It was only about 100 metres but it had felt like running a mile…backwards…with someone pulling against you to deliberately slow you down. Heart rate slowing as we puffed to get our breath back, there was no rest…we had to head straight on, or in fact straight up. Crampons off and a quick drink and mouthful of food and we were off again.

I’m not sure how to explain the next section of the climb up to the Refuge Goûter (at 3817 metres). To say it was difficult and challenging doesn’t really do it justice, it was relentless, hefting ourselves up great boulders with tiny ledges or cracks for our cumbersome hiking boots to try and find a foothold. Trying as much as possible to push up with the legs and not pull with the arms…although not always possible. I tried to get into rock climbing about 10-12 years ago and intermittently at my gym back in London over the last few years, but I was never particularly proficient at it to say the least. But here I was dangling on a rope on what felt like the climbing twisting stair to Mordor (and I had no doubt Shelob would be lurking somewhere near the top). Jordan was awesomely patient, especially when I came across rock faces that felt so sheer, and were so high it was almost all I could do to contemplate finding a foothold. If Jordon hadn’t been there to help (relatively unceremoniously) shove me upwards on occasion I don’t really think I’d have made it.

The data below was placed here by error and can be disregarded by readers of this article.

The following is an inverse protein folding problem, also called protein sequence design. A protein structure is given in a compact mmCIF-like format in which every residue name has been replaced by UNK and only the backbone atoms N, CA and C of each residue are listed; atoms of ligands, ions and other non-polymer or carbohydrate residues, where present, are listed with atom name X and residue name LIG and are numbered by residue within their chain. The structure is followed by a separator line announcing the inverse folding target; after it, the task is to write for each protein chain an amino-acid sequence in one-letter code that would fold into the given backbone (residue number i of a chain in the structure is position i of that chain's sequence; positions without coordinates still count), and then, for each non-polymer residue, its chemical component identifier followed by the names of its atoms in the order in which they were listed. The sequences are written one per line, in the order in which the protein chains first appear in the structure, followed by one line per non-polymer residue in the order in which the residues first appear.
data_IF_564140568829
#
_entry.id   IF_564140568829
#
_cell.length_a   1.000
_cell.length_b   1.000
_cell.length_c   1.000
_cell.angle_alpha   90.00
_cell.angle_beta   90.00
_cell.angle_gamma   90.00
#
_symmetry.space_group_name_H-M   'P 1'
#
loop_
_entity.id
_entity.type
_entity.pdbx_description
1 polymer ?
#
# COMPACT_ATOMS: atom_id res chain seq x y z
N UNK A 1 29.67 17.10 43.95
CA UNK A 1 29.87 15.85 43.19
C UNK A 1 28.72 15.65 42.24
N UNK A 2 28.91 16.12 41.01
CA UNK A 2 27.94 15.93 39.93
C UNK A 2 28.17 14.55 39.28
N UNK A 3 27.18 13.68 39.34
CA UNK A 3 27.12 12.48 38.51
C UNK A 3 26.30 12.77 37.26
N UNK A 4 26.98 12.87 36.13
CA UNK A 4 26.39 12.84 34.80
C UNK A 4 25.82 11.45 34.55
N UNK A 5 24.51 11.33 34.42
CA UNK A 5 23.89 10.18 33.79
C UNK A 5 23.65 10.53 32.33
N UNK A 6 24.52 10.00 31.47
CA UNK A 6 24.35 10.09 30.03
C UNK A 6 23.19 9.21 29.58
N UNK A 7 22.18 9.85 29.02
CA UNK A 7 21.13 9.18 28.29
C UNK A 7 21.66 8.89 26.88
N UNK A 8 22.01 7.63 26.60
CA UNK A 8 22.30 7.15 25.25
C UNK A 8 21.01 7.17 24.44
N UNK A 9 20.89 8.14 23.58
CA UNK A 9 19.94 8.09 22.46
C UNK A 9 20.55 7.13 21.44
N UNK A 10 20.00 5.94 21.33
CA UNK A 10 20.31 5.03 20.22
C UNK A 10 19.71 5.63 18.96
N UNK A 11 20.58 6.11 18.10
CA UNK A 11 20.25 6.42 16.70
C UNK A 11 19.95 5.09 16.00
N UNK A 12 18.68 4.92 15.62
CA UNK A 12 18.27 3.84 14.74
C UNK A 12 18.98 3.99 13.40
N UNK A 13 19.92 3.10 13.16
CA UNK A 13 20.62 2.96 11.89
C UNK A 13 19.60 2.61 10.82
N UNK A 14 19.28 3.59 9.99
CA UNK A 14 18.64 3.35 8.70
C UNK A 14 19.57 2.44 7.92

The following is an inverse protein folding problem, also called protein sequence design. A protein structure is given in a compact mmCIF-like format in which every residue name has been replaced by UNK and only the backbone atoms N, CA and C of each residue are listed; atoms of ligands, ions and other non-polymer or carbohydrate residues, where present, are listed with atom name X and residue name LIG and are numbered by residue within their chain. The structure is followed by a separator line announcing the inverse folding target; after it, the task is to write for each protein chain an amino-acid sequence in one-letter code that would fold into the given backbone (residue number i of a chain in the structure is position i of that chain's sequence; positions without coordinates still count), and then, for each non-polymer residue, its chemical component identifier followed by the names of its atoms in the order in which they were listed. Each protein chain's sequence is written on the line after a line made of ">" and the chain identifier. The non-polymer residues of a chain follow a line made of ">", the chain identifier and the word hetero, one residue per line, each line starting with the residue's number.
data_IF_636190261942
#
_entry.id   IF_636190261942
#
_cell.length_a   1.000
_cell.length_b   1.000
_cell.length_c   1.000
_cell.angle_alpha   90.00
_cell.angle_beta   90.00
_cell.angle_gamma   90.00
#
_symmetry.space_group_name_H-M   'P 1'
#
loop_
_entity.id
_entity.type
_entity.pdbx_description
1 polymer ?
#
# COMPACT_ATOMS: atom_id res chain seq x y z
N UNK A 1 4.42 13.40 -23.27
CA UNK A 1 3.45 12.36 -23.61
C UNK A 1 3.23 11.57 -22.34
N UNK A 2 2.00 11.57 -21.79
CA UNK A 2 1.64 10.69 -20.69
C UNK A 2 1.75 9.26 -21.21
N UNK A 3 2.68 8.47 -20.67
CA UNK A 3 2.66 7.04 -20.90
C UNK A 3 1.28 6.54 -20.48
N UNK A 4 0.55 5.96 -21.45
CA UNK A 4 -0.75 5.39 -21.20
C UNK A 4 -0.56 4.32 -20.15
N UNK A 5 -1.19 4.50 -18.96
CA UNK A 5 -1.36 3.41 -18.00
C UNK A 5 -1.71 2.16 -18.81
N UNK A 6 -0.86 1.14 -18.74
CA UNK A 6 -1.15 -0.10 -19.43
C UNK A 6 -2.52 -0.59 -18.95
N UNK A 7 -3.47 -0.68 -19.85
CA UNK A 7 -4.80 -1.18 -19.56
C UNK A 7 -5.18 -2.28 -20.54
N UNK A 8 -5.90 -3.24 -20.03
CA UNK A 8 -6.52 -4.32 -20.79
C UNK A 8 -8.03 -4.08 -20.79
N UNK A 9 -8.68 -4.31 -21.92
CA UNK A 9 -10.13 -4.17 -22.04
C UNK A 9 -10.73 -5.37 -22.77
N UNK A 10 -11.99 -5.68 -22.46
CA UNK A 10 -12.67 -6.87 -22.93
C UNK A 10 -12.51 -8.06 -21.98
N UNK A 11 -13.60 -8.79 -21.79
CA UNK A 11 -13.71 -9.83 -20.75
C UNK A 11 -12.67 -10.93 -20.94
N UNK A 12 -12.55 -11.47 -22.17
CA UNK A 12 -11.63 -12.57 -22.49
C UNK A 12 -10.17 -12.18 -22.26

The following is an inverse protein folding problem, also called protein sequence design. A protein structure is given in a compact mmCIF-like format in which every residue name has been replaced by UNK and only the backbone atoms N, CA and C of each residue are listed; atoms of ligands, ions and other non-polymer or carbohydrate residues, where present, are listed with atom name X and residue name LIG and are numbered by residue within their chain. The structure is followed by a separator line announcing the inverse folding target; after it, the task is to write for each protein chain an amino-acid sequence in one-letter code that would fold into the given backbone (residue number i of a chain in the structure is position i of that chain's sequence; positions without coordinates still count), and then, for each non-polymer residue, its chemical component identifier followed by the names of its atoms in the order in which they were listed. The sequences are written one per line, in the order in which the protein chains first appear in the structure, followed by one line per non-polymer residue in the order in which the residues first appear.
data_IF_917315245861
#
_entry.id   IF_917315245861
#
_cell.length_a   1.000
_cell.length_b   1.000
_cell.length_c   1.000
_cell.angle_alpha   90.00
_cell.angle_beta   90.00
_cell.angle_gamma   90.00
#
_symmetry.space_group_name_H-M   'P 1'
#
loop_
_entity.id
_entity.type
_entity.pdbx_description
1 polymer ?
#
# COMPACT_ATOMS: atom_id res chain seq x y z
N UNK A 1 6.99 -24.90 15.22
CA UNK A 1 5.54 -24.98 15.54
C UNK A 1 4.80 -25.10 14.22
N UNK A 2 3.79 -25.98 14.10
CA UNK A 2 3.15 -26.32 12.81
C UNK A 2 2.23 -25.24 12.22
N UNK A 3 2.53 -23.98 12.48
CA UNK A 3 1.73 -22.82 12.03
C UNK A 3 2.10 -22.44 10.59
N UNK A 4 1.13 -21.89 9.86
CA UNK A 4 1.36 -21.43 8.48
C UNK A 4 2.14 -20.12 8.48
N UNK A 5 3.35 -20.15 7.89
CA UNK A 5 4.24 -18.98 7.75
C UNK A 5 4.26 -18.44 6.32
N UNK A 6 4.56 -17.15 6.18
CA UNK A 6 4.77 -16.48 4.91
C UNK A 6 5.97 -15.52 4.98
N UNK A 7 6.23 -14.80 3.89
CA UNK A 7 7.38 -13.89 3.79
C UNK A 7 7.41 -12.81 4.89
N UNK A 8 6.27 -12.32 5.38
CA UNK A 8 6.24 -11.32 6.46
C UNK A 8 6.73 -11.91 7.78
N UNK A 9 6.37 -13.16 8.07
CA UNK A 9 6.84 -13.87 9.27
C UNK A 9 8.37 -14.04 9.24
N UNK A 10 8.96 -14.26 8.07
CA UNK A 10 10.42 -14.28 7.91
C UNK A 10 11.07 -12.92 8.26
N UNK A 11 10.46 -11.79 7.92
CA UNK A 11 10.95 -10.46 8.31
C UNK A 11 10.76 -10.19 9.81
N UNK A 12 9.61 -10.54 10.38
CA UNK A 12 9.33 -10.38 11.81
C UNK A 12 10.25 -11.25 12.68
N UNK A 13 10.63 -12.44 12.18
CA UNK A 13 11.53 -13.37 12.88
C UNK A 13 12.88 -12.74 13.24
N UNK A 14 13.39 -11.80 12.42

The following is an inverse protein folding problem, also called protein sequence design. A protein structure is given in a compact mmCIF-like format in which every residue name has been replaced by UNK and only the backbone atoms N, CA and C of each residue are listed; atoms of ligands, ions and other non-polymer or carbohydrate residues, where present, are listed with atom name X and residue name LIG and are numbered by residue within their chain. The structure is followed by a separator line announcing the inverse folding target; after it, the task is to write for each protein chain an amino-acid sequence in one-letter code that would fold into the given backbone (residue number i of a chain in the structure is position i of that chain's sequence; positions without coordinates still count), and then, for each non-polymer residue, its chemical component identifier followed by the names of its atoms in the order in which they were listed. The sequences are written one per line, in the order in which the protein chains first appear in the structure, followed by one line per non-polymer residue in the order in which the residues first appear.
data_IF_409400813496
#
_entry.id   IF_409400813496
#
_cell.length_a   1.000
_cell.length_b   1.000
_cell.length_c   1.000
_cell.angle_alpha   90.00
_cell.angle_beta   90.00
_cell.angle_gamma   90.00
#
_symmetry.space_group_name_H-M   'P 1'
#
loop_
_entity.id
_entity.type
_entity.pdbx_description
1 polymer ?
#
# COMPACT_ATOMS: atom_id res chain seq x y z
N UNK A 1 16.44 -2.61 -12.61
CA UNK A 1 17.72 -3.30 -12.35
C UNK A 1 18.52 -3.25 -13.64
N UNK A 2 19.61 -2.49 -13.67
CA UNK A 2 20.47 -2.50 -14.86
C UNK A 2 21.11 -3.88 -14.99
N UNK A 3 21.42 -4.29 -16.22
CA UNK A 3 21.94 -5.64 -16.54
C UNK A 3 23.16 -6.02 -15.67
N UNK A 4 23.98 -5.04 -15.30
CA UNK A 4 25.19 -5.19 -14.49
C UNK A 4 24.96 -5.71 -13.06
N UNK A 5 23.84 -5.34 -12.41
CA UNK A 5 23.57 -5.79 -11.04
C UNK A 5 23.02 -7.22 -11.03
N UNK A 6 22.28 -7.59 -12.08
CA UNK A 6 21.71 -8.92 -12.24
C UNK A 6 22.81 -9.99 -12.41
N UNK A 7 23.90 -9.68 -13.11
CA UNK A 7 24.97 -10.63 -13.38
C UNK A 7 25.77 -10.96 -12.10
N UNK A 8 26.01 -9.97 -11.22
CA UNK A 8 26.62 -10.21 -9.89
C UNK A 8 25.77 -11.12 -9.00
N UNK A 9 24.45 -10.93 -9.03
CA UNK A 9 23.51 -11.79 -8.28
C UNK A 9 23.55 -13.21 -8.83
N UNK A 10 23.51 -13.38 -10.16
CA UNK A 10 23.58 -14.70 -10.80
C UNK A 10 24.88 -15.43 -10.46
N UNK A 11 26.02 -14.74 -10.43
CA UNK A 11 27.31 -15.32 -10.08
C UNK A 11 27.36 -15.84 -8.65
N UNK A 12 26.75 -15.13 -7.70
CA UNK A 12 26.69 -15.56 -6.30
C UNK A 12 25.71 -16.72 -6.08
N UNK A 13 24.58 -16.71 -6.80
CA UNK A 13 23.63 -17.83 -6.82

The climb seemed interminable, I had a devil on my shoulder whispering that what goes up must come down and that this horrendous climb we were slowly conquering, well we had to climb down it all again tomorrow….after also climbing to the summit and back! I couldn’t see any of the other teams ahead, and I started stressing about being slow…it’s quite easy to get quite negative…Jordan said if I apologised for being slow one more time then I’d owe him a pound every time I said it – that shut me up. After what seemed like a lifetime, and as clouds were beginning to gather above us and the wind was picking up we eventually clambered over a wonky (?!?!) railing and up a rickety ladder onto a wire mesh platform outside the old disused Goûter hut. Crampons on, jackets on and a shortish walk across a snowy ridge to the new (5yrs old) Goûter Hut.